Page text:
John Gee was an American illustrator who drew the long-running comics feature about the wooden 'Timbertoes' family (1951-1977) for Highlights for Children.

Early life and career
He was born in 1895 as John Gee Curley in Southbridge, Massachusetts. He served in World War I, reaching the rank of sergeant. After a long period of recuperating from spinal meningitis, he enrolled at the School of Industrial Art in Philadelphia, where he studied under painter J. Frank Copeland. Curley began his career as a teacher at the Art Institute of Chicago, until relocating to New England, where he began his professional career as an illustrator. He signed his work "John Gee". In 1932 he changed his name officially, despite some protests by some members of Boston's Chinese community with the same name. One of his most notable illustrated books was 'The Timbertoes' (Harter Publishing, 1932) by Edna Aldredge and Jessie Mckee, about a family of wooden puppets. It was reprinted by Beckley-Cardy in 1943. Another picture book by him was 'Bunnie Bear' (Saalfield, 1936).


The original 'Timbertoes' book, illustrated by John Gee.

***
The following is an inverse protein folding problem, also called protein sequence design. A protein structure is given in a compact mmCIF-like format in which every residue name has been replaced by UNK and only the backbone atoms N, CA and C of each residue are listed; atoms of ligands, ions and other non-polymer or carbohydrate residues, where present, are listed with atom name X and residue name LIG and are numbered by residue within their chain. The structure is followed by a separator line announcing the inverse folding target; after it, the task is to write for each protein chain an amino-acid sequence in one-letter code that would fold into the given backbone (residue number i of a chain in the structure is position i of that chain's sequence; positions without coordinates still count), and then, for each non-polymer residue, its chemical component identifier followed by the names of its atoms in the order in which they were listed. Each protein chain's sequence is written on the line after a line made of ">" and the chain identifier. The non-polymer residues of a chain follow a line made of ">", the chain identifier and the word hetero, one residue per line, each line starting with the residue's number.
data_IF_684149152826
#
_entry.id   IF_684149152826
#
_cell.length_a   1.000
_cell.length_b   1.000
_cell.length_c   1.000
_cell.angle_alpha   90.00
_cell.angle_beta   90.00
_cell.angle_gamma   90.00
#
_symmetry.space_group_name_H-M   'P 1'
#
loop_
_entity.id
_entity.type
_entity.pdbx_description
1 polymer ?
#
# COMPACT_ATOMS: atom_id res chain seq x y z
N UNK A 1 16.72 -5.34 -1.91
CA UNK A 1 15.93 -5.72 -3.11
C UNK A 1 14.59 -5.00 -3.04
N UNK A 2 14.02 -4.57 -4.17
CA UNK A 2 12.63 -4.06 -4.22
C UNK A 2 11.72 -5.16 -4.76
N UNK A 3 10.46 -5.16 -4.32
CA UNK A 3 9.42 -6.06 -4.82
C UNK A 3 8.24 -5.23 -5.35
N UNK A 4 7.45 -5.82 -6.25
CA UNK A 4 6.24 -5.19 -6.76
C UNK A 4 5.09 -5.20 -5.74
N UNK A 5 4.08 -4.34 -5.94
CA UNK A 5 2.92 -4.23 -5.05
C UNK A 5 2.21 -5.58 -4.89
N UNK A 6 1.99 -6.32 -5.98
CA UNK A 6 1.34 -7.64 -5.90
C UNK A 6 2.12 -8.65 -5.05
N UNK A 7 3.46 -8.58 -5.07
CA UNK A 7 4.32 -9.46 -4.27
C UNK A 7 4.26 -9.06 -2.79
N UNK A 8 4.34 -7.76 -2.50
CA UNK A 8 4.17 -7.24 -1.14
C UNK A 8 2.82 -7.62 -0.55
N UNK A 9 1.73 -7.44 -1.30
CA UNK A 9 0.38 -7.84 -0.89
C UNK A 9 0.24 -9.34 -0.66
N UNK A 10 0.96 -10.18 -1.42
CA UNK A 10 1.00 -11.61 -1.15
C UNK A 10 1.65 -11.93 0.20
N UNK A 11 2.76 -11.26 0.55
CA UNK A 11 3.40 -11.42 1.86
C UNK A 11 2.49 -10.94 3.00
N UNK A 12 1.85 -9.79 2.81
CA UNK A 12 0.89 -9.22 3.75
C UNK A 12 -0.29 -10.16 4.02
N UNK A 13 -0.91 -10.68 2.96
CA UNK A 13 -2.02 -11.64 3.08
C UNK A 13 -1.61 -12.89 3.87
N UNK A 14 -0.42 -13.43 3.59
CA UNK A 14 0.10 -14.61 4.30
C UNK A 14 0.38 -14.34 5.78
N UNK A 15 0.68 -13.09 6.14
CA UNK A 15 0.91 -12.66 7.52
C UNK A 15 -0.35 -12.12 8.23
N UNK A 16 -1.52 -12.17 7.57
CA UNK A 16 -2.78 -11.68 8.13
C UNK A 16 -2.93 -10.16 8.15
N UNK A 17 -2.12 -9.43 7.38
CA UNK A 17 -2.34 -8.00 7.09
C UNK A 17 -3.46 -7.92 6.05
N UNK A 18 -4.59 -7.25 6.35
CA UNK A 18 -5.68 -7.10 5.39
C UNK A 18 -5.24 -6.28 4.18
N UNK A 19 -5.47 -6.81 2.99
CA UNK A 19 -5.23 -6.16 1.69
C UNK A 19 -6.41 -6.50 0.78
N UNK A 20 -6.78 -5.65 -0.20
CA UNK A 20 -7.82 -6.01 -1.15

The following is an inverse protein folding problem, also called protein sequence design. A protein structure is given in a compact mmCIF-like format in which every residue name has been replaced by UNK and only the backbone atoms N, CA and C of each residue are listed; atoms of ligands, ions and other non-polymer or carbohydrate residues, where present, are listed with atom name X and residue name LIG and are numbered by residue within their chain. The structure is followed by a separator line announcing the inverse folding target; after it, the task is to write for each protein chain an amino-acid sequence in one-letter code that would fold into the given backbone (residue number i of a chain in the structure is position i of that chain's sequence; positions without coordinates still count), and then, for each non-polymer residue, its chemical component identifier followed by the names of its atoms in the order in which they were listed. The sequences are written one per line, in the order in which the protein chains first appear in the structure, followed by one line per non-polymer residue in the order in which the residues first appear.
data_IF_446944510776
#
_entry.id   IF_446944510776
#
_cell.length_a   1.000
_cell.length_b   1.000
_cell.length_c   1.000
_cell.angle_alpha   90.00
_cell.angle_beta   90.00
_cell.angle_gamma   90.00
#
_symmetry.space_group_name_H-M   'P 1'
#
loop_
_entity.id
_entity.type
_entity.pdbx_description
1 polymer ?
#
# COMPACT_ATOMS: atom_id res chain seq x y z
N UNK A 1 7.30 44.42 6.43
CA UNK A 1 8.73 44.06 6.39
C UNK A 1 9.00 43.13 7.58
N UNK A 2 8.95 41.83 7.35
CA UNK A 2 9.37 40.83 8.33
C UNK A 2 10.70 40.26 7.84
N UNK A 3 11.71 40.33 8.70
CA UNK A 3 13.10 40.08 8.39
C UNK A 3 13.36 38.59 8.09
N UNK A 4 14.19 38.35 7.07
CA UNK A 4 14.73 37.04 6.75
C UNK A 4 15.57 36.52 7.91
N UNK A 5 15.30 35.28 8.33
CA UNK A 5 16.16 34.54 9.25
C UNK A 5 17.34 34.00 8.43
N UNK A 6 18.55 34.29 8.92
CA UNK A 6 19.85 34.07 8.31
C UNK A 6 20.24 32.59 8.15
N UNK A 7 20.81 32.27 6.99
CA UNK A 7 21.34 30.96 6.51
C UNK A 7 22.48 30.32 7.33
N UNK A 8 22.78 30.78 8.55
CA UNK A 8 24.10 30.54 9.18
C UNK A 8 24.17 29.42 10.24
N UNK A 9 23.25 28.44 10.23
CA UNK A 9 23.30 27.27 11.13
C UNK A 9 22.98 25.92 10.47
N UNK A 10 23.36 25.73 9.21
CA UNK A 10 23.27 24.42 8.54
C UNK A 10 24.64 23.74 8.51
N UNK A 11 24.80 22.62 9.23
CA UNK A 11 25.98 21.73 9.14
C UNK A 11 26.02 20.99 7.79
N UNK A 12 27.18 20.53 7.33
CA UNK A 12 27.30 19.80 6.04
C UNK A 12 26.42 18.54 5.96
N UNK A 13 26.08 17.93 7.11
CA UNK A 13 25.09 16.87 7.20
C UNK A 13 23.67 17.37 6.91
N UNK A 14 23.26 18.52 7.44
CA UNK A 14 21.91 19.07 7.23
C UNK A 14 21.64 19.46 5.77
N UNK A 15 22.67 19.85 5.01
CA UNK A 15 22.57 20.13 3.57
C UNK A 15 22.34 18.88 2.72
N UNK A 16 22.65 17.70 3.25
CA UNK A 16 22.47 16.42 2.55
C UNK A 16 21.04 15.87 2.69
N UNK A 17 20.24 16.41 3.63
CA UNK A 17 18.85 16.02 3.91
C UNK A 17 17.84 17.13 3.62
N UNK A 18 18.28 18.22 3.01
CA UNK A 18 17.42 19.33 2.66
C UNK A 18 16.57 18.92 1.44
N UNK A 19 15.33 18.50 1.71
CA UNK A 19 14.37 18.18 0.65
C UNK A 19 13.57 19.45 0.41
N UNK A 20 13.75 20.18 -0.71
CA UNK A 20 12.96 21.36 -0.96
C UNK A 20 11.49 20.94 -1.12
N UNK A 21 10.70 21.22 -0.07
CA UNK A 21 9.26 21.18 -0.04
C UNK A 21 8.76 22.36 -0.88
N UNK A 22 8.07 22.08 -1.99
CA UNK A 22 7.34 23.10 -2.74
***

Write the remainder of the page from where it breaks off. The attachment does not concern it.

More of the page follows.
Highlights for Children
By 1946 Garry Cleveland Myers Sr. and his wife Caroline established their own educational monthly Highlights for Children, which slowly but surely rose to become one of the best-selling magazines in the United States. Myers asked John Gee to serve as the magazine's art director. From the start of his collaboration on, Gee experimented with wooden characters coming to life. His short story 'Farmer Whittle's Cow' for instance, was about a farmer who made a cow out of wood. It took until 1951 before the artist revived 'The Timbertoes' and made it a regular feature in Highlight's pages, consisting of an illustrated monthly page with text captions underneath the sequential images. Along with Myers' own 'Goofus and Gallant', illustrated by Maurieta Wellman and then by Marion Hull Hammel, it is the longest-running comic strip in the magazine, 'The Timbertoes' stars a wooden family, originally consisting of a father, a mother and a boy called Tommy. Later, the cast was expanded with daughter Mabel and the animals Spot the dog, Splinter the cat, Butter the goat, and Troy the horse.

Legacy
John Gee wrote and drew 'The Timbertoes' for over 25 years, until his death in 1977. The series was taken over by Sidney A. Quinn (who was also handed 'Goofus and Gallant' in 1984). Quinn continued 'The Timbertoes' until his own death in 1994, after which it was taken over by writer Marileta Robinson and artist Judith Hunt until 2002, and then by Rich Wallace and Ron Zalme.

Series and books by John Gee in stock in the Lambiek Webshop:

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